If cancer cells settle on the outside of the lungs, they irritate the membrane which covers the lungs (the pleura). This causes fluid to build up, which presses on the lungs. This is known as a pleural effusion.
We have further information on pleural effusions and coping with breathlessness.
Secondary breast cancer in the liver
Women whose breast cancer has spread to the liver may feel generally unwell and tired, with a loss of energy. It may feel uncomfortable in the area of the liver (on the right side of the abdomen, just under the lower ribs).
Some women feel sick (nauseous) and lose their appetite. Secondary breast cancer in the liver is only painful if the secondary cancer is on the outside of the liver and pressing on the capsule surrounding the liver, which is unusual.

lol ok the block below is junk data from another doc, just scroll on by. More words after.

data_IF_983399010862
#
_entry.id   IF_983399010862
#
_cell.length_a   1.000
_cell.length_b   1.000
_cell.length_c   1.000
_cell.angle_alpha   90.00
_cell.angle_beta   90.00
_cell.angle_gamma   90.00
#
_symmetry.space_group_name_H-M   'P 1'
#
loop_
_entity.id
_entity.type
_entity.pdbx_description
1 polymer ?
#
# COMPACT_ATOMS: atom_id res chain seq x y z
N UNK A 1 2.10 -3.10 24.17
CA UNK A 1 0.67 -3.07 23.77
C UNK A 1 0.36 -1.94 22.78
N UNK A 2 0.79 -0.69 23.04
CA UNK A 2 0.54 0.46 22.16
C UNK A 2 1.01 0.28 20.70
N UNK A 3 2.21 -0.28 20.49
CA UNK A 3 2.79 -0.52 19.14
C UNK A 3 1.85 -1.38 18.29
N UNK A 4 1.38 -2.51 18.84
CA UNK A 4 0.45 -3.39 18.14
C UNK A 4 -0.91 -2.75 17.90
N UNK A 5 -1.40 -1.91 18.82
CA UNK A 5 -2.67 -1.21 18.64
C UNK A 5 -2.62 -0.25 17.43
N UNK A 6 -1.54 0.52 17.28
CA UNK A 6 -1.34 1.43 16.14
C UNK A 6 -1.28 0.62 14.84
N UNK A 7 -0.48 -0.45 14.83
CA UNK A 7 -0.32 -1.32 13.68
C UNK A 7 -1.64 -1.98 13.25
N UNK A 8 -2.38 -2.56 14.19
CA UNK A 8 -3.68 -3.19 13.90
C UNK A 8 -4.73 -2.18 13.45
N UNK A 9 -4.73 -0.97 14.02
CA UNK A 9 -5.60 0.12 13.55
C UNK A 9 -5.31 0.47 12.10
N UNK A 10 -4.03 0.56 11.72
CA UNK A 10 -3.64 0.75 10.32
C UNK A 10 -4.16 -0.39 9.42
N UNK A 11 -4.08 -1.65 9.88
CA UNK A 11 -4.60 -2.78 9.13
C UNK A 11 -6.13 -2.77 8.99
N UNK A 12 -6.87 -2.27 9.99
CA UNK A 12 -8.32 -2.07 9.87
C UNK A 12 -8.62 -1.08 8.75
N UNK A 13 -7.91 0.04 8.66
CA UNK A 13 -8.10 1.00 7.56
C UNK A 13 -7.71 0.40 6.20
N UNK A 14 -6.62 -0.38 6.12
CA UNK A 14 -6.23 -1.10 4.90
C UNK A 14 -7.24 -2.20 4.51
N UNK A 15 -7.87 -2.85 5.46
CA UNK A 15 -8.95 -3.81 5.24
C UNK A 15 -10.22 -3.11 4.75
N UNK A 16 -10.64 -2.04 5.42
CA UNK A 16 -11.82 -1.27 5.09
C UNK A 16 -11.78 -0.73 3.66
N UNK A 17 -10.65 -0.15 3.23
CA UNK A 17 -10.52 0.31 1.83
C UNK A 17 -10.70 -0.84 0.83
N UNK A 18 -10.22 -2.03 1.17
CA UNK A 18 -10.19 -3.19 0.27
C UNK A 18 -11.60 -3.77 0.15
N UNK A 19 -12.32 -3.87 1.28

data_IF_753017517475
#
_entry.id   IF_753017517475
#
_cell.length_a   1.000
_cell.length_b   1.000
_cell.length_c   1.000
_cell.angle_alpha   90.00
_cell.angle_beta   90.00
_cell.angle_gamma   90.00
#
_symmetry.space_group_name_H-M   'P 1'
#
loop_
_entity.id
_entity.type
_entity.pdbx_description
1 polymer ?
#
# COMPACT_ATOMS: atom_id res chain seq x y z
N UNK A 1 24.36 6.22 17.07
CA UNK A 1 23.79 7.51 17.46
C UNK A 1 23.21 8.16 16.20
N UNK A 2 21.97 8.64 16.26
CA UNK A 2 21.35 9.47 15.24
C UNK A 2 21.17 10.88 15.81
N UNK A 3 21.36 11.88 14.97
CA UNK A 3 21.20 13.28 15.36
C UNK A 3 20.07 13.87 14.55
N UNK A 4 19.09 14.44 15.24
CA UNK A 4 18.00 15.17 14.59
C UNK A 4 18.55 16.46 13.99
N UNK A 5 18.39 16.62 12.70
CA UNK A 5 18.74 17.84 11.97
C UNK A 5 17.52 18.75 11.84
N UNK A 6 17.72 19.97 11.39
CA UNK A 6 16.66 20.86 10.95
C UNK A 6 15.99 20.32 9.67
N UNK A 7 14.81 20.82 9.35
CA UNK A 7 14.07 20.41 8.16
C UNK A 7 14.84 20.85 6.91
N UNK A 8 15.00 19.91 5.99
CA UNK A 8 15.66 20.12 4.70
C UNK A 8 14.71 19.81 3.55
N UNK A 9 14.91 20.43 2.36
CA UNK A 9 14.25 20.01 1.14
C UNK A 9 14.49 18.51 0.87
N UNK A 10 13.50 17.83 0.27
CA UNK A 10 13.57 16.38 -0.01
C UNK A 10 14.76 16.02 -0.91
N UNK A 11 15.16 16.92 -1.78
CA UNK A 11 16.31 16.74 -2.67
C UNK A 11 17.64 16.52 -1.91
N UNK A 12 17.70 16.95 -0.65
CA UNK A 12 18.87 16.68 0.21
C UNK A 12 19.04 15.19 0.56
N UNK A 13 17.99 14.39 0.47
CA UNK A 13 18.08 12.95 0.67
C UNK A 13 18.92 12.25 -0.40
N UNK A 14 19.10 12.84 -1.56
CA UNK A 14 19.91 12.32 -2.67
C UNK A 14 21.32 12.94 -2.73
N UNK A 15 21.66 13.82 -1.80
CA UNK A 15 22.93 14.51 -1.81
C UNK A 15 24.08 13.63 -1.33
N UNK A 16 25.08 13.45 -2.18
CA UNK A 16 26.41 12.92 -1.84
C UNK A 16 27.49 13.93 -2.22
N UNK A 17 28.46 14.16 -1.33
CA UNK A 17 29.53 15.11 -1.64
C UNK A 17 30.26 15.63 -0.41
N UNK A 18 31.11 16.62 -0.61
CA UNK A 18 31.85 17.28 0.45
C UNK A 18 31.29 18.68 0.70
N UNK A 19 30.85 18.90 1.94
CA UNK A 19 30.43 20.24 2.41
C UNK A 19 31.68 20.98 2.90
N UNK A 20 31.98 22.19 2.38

The liver produces a substance called bile, which helps to digest food in the intestine. If the bile ducts leading out of the liver are blocked by secondary cancer, bile may build up in blood and cause jaundice. This causes the skin and the whites of eyes to become yellow and may make skin feel itchy.
The liver is a large organ and is capable of working efficiently when part of it, or even most of it, is affected by cancer. The symptoms of secondary breast cancer cells affecting the liver can usually be effectively controlled.
Secondary breast cancer in the brain
The idea of secondary cancer affecting a part of your brain can be very frightening. The brain controls the body, and it can be worrying to think of losing some control. However, the symptoms of a secondary tumour in the brain can often be well managed.